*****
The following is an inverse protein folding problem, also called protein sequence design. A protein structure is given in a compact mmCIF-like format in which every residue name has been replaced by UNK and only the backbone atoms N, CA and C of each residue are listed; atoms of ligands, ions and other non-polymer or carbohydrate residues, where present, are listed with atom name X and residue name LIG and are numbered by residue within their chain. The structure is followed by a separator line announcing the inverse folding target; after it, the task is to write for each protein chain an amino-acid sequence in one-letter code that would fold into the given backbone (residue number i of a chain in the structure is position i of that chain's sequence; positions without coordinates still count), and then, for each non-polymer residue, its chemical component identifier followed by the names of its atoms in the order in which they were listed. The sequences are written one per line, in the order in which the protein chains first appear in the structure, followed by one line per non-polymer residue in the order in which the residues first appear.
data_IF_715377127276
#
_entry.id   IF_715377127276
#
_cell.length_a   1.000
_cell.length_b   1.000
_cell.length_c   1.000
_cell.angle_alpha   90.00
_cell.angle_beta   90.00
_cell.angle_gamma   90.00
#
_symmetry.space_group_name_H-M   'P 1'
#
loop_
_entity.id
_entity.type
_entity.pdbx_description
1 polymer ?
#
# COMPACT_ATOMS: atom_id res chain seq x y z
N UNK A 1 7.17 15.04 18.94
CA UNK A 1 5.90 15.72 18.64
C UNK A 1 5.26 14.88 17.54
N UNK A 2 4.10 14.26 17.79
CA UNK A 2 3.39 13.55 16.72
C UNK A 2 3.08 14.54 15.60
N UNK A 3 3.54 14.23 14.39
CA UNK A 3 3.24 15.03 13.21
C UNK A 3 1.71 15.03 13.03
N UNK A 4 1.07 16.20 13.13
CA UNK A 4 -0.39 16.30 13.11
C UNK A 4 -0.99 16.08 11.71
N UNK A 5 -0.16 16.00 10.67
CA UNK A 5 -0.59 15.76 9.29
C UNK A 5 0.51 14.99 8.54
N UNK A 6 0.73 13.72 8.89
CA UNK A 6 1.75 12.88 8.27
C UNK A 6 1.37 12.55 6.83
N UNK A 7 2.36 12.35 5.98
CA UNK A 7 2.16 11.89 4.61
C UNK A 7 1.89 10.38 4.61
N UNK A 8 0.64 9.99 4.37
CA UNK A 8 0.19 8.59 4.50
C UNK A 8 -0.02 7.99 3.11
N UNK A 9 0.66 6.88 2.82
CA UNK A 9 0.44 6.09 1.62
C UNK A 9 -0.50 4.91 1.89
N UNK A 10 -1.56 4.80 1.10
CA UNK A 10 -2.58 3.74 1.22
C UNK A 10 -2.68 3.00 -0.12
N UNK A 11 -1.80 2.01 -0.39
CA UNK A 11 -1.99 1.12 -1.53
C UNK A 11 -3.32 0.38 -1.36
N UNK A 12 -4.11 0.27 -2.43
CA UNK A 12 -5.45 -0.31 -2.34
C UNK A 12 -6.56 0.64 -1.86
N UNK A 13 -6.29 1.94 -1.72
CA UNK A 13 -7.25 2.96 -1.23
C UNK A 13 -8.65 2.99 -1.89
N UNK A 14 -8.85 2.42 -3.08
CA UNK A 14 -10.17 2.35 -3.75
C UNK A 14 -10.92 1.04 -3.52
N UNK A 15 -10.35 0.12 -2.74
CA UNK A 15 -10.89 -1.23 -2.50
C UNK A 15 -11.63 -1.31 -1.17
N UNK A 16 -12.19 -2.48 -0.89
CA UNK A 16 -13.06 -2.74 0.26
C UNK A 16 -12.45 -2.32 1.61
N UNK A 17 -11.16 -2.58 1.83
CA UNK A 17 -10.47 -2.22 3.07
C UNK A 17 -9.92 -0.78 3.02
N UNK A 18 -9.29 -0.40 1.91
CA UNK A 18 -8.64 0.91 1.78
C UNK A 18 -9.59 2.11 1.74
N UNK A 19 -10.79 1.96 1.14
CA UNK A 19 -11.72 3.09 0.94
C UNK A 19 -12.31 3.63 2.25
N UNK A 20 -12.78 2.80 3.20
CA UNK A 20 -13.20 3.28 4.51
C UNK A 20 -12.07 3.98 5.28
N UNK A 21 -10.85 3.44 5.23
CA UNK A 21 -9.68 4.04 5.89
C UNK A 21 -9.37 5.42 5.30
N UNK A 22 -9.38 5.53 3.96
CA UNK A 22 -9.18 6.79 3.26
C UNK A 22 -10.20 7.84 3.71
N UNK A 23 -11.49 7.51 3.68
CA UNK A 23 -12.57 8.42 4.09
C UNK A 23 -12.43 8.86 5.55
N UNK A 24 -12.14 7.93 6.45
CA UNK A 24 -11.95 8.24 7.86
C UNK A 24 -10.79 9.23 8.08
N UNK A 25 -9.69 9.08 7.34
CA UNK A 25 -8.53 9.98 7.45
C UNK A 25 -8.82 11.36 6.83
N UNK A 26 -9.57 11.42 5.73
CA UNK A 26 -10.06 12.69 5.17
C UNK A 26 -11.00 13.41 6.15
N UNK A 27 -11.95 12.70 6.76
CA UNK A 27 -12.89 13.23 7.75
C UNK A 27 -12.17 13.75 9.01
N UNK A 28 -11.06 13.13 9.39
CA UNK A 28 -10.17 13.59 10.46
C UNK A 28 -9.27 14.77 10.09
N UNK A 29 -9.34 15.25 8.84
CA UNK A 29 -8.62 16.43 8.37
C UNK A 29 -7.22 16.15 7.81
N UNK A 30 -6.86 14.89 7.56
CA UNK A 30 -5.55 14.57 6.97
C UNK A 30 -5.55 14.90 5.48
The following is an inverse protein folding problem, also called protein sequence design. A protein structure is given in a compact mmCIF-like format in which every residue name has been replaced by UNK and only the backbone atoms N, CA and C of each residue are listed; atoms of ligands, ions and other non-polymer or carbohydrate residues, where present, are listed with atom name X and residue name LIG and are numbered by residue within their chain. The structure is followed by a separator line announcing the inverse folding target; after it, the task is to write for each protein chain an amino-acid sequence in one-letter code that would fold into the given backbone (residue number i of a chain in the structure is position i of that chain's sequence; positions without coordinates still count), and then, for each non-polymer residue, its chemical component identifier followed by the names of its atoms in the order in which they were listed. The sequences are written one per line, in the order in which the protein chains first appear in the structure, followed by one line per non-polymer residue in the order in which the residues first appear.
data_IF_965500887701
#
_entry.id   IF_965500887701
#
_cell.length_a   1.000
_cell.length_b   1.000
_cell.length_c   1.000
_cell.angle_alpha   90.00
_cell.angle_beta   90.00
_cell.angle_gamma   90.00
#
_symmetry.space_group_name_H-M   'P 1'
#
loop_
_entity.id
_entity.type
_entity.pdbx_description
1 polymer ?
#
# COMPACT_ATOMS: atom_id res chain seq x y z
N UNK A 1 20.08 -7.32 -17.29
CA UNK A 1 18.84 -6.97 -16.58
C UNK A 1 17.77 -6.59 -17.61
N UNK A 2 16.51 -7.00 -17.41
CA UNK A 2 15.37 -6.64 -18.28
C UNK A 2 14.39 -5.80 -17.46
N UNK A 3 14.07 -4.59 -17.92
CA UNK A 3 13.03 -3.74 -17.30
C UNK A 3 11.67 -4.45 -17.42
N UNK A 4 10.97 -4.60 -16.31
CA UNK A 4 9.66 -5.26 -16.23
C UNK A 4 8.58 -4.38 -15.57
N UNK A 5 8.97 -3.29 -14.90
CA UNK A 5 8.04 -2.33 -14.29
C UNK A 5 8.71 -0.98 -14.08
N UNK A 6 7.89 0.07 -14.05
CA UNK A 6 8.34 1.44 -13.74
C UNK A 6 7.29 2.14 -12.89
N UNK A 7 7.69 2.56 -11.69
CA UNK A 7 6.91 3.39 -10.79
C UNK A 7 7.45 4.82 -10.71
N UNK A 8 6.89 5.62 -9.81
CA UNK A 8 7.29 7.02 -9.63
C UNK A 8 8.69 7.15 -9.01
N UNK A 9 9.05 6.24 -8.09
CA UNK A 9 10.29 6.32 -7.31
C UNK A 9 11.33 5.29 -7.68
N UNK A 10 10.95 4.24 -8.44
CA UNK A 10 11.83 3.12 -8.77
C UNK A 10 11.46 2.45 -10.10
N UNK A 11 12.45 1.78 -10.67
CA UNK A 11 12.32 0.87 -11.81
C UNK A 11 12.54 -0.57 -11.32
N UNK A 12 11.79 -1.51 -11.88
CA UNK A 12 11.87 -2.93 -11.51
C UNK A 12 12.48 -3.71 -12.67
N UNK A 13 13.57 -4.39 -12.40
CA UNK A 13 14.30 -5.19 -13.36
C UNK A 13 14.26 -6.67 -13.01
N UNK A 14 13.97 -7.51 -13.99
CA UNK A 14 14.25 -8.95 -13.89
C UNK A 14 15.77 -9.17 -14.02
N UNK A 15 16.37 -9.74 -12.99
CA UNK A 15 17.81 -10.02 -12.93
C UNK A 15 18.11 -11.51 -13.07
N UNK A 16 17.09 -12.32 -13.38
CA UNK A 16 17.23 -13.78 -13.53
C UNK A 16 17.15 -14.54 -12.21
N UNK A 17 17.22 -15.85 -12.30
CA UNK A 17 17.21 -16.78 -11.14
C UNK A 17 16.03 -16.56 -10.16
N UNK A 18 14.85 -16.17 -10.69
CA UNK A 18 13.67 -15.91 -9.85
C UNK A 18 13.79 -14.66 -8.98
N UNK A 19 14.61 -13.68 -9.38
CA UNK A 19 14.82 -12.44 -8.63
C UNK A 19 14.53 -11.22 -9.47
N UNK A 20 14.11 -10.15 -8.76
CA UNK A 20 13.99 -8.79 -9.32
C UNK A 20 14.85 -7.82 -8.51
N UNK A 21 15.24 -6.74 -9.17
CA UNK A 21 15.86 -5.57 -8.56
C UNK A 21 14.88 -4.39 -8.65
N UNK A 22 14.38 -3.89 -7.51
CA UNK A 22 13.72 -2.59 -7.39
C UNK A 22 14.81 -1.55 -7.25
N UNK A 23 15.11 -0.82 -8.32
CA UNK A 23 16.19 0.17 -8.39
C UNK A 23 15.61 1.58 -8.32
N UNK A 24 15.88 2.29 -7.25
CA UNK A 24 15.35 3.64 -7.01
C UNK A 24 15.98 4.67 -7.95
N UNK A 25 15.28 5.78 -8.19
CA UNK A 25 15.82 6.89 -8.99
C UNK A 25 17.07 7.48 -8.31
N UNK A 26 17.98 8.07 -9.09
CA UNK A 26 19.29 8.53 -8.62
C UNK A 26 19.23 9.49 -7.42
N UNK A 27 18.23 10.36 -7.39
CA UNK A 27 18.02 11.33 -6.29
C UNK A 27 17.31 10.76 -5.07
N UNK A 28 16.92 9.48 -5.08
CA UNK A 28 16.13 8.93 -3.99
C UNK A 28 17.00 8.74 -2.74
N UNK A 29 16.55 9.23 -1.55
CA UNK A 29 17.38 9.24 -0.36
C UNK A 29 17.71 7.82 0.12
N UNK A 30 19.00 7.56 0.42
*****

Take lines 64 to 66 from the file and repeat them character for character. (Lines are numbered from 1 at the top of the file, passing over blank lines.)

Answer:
N UNK A 15 -10.35 0.12 -2.74
CA UNK A 15 -10.89 -1.23 -2.50
C UNK A 15 -11.63 -1.31 -1.17